Monday 18 February 2019

Leinster complete clean sweep by taking scalp of French Top 14 leaders Montpellier

Montpellier 14 Leinster 23

Leinster’s Isa Nacewa, Robbie Henshaw and Fergus McFadden celebrate their victory over Montpellier. Photo: Sportsfile
Leinster’s Isa Nacewa, Robbie Henshaw and Fergus McFadden celebrate their victory over Montpellier. Photo: Sportsfile

"He's a two-man job." - Robbie Henshaw, October 2017.

Nemani Nadolo had hurt Leinster for four tries in three Champions Cup matches in the last two seasons.

They would have to leave their marks all over the marked man.

They knew, if they could limit the Fijian's impact, it would go a long way towards completing the clean sweep of six rounds in Europe.

"It really is two men on Nadolo every time," echoed Shane Horgan in the commentary box.

"He always manages to brush off at least one. Leinster have dealt with him pretty effectively."

Sure enough, it was Henshaw who was given the responsibility of not leaving the eager novice Jordan Larmour one-on-one with the Montpellier monster.

It was no coincidence that the Athlone man was always in the vicinity when Nadolo touched the ball in The Altrad Stadium.

The Leinster outside centre stuck his targets for 16 tackles, missing two in the process, the second on Nadolo.


Overall, Nadolo was taken down twice by Tadhg Furlong, once for a try-saver at the end of the first-half.

Henshaw was involved in six shut-downs, making three of those on his own and assisting Rob Kearney, Larmour and Jack Conan for three others.

It must also be noted how Larmour twice took down the big man on his own merit by smartly using Nadolo's weight against him.

Even then, Leinster just about contained the Fijian, who made a game-leading 102 metres from 14 carries, making three clean breaks and beating five defenders.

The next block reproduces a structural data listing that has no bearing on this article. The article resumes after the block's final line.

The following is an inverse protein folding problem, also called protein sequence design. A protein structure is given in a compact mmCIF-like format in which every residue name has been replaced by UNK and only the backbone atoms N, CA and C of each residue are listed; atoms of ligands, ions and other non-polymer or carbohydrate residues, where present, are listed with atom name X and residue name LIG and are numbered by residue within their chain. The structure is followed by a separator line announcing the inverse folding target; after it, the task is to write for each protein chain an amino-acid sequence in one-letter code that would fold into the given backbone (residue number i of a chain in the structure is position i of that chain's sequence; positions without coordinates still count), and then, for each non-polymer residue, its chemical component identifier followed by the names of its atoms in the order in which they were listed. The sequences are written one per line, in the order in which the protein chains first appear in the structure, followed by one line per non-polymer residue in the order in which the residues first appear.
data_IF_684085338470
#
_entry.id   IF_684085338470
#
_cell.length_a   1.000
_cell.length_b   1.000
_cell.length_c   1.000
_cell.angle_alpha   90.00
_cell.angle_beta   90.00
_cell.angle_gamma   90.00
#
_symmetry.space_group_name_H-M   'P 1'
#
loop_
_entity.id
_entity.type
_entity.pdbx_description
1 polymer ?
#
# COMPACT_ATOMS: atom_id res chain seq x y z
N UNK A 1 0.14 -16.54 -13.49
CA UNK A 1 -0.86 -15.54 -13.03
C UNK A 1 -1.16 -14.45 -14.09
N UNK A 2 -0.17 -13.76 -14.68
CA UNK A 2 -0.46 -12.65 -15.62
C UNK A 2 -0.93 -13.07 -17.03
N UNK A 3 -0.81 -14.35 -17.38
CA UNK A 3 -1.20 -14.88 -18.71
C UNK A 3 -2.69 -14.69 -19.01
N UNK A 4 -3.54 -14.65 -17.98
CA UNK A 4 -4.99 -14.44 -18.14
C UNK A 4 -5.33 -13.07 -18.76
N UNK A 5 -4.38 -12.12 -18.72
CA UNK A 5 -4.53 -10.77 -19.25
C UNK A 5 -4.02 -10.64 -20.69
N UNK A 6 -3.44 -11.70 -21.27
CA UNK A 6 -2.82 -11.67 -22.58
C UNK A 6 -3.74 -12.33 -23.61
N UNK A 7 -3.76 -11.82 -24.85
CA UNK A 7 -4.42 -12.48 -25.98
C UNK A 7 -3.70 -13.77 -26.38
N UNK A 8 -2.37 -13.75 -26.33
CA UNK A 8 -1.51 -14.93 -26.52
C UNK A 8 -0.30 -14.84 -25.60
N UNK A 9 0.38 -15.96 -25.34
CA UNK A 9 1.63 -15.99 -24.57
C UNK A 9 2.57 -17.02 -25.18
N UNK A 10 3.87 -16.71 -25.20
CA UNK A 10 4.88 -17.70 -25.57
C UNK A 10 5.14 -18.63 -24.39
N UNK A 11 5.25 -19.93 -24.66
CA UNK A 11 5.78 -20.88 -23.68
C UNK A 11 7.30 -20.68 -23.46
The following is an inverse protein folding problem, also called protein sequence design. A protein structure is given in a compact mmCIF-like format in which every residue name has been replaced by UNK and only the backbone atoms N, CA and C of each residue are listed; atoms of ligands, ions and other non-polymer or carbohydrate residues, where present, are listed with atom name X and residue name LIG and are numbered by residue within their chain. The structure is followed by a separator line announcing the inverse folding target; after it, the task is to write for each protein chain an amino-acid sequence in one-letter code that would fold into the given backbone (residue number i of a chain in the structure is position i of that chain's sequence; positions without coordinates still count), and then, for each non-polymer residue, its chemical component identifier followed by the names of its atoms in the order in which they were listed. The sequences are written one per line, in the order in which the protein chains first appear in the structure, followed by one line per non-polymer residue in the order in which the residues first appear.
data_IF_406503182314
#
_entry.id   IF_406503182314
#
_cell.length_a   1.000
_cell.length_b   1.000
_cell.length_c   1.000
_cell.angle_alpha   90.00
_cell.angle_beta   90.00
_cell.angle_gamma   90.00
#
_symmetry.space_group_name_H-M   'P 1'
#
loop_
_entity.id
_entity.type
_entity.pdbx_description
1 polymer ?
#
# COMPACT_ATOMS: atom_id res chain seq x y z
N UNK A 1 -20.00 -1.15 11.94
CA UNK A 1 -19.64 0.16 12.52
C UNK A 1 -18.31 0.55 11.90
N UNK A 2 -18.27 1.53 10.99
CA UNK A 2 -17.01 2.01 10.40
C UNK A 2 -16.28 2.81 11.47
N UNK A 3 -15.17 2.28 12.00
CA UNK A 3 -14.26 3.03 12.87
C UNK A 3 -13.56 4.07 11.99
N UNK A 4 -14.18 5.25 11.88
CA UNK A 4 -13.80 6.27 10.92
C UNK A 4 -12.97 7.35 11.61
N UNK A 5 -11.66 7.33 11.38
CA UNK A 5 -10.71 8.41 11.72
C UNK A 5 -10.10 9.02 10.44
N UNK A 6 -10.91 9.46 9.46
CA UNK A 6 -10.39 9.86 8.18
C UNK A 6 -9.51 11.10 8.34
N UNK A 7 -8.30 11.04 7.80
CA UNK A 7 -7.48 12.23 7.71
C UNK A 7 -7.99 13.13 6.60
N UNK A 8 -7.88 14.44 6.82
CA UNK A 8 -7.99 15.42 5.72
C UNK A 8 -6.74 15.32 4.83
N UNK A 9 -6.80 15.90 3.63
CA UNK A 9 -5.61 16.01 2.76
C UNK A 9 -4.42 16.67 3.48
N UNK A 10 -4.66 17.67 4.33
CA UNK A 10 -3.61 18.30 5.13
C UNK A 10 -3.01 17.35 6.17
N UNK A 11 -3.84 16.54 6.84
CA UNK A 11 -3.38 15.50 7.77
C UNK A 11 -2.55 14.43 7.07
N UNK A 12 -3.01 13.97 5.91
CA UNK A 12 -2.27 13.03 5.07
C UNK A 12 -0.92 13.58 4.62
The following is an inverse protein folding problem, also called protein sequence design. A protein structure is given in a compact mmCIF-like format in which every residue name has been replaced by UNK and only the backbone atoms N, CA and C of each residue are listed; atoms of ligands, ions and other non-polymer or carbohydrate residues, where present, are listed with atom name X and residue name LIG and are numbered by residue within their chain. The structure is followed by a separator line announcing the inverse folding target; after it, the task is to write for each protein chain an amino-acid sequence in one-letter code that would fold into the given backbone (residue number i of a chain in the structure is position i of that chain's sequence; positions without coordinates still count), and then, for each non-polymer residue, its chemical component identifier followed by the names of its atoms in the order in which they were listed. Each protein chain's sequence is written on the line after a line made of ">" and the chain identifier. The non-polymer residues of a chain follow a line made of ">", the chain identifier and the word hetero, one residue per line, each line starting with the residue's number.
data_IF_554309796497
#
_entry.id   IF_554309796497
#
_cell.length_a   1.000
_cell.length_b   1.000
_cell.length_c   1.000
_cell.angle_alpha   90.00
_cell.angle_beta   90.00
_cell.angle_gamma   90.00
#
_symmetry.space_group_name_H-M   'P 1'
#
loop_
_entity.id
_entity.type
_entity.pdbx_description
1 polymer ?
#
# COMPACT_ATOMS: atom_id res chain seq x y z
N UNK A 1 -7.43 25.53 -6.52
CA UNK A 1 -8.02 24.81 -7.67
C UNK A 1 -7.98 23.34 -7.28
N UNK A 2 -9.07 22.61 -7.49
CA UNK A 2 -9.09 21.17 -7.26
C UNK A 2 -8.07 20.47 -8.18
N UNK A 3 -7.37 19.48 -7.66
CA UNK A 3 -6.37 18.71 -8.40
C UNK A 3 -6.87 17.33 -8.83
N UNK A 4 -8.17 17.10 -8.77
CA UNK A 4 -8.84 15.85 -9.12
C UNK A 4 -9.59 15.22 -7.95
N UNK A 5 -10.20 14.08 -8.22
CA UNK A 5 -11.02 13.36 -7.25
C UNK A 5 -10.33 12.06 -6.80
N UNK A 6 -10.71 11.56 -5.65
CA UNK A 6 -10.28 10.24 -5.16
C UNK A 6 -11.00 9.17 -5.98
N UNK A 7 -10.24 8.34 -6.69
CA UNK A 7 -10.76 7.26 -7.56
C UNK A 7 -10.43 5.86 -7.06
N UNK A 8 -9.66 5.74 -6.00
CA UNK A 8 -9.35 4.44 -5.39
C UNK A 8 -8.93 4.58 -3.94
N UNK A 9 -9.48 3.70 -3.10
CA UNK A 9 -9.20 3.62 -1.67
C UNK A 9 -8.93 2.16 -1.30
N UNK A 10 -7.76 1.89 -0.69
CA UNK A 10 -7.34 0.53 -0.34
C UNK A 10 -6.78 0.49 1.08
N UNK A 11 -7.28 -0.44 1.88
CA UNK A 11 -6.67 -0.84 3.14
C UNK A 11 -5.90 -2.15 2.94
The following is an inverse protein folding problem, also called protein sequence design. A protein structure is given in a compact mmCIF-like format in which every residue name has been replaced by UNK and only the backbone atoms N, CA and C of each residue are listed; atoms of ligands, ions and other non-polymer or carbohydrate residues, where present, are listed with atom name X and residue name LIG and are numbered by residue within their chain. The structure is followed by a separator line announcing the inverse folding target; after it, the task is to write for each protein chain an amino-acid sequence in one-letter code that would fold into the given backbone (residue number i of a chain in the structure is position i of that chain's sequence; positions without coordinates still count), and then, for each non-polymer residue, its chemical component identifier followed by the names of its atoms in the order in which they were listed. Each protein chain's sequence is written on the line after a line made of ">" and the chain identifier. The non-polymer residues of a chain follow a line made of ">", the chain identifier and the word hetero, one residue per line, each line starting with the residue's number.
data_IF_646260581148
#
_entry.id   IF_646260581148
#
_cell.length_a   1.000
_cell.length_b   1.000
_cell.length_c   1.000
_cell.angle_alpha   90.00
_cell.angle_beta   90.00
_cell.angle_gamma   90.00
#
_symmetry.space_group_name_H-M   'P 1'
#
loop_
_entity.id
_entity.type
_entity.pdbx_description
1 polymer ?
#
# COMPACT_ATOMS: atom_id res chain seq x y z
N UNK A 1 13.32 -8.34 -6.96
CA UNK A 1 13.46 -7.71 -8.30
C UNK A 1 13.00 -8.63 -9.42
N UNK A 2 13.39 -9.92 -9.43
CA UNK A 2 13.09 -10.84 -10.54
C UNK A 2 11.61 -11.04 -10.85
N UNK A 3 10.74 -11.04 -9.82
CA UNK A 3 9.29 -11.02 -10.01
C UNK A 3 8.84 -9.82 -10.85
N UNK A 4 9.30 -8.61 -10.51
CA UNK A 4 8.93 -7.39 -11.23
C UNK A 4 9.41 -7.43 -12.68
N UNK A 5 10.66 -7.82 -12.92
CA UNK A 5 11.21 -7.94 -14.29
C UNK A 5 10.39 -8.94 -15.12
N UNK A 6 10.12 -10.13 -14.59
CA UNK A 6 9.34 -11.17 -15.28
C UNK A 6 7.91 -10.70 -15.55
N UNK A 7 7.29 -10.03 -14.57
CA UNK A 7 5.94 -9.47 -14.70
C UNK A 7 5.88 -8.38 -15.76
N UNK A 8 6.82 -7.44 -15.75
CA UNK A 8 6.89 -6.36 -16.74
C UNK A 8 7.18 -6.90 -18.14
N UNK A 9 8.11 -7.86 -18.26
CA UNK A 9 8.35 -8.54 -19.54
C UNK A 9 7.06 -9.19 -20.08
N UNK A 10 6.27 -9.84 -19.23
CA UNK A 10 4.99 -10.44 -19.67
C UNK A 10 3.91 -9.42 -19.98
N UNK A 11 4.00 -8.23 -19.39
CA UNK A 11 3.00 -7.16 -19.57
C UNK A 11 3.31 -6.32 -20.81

Unsurprisingly, the next best was Leinster's James Lowe finding 98 metres from 15 carries, making two breaks for four defenders beaten.

The difference was that Lowe passed seven times compared to two from Nadolo as well as off-loading twice in playing a more creative role than the Montpellier monster.

It came as no surprise to witness how fellow New Zealander Jamison Gibson-Park was the man most naturally on Lowe's wavelength.

The scrum-half twice calmly taking unorthodox, reflex passes, the first to open the space for Ross Byrne's try in the fifth minute.

Of course, the creativity comes in tandem with the risky chances taken by Lowe.

This was most notable when throwing the ball straight to the aforementioned Nadolo with Kearney and Lowe recovering quickly to put the big man down.

The point is Leinster had a plan that worked well, Henshaw training one eye on the man in front of him and one on Nadolo whenever possible.

There cannot be enough said, or written, about how invaluable Henshaw's energy is to Leinster.

It all added up to the current Leinster side's first notable scalp in France in what only was the second time the Top-14 leaders Montpellier have been beaten at the Altrad this season.


As strains of Molly Malone rang out around the stadium, hooker Seán Cronin embraced the moment.

"The big focus for us is that we've struggled the last number of years coming over," said the Limerick man.

"The big thing was to get a win and prove that we're going forward as a squad.

"The support is here too. We could see the blue flags. It is crazy. It is brilliant."

The nature of the competition is they must now wait until April Fool's weekend for a quarter-final at The Aviva Stadium they would much rather play next week.

"The big thing is that we have a home quarter-final. That is no guarantee either."

For all of that, former Ulster scrum-half Ruan Pienaar was in a good position to evaluate Leinster.

"I think they all know their roles within the team and how they want to play.

"That's the key to them," reflected the South African.

"No matter who comes in, whether it's a youngster or a guy who's been there for six or seven seasons, they know what to do to get the job done.

"Playing with Ulster, I've seen the way that Leinster operate," he added.

"I think they stick to their structures no matter what the score is and they execute that well."

For all that, Henshaw is emerging as central plank to how Leinster play.

The combination of being able to play the wide passing game and turn defence into offence without the ball is uncommon.

He is beginning to rival Johnny Sexton as their most important piece.

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